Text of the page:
Petitioner has also argued he was denied due process of law because the record does not unequivocally reveal that his father had his best interests in mind when he consulted with counsel about the proposed plea agreement. His contention stems from the fact that petitioner was charged with killing his brother.
*463 Petitioner points to the fact that at the post-conviction hearing, his counsel alluded to the father's "hostility." That "hostility," however, was directed toward "the system," as the record reveals. Counsel for petitioner testified: "The father had some hostility with the system. He felt that he had forgiven his son and that it was not necessary to proceed with a trial in this cause." There is no other evidence bearing on the father's mental state; the father did not testify at the post-conviction hearing.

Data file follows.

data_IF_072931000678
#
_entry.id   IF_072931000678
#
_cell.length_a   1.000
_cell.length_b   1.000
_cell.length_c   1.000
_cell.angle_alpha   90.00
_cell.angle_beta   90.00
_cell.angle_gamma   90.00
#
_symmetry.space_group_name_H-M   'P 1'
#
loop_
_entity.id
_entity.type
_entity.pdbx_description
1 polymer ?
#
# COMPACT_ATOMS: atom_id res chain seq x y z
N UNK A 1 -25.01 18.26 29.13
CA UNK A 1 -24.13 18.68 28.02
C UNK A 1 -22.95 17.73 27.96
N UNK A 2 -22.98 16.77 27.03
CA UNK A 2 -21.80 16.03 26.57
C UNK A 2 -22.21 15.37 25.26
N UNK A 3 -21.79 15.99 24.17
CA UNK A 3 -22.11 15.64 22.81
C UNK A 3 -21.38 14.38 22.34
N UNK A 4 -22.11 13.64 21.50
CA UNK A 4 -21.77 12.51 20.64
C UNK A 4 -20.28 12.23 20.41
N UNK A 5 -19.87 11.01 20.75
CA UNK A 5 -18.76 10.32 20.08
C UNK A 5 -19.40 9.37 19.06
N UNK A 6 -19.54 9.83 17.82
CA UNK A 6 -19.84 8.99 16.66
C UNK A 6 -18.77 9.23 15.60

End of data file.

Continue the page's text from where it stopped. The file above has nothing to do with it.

Petitioner has not sustained his burden to establish the factual basis for his claim; his argument that his father held interests adverse to his own rests on speculation. Nor did the matter of whether to accept or reject the plea agreement constitute a fundamental right which in and of itself would elevate his contention to one of due process status. Compare, Ind. Code § 31-6-7-3 (Burns 1980 Supp.); Taylor v. State, (1982) Ind., 438 N.E.2d 275. Our conclusion that petitioner's contention must be rejected is buttressed by the fact that the tendered plea agreement was viewed with disfavor by petitioner's attorney.
For all the foregoing reasons, there was no trial court error and its judgment should be affirmed.
GIVAN, C.J., and DeBRULER, PRENTICE and PIVARNIK, JJ., concur.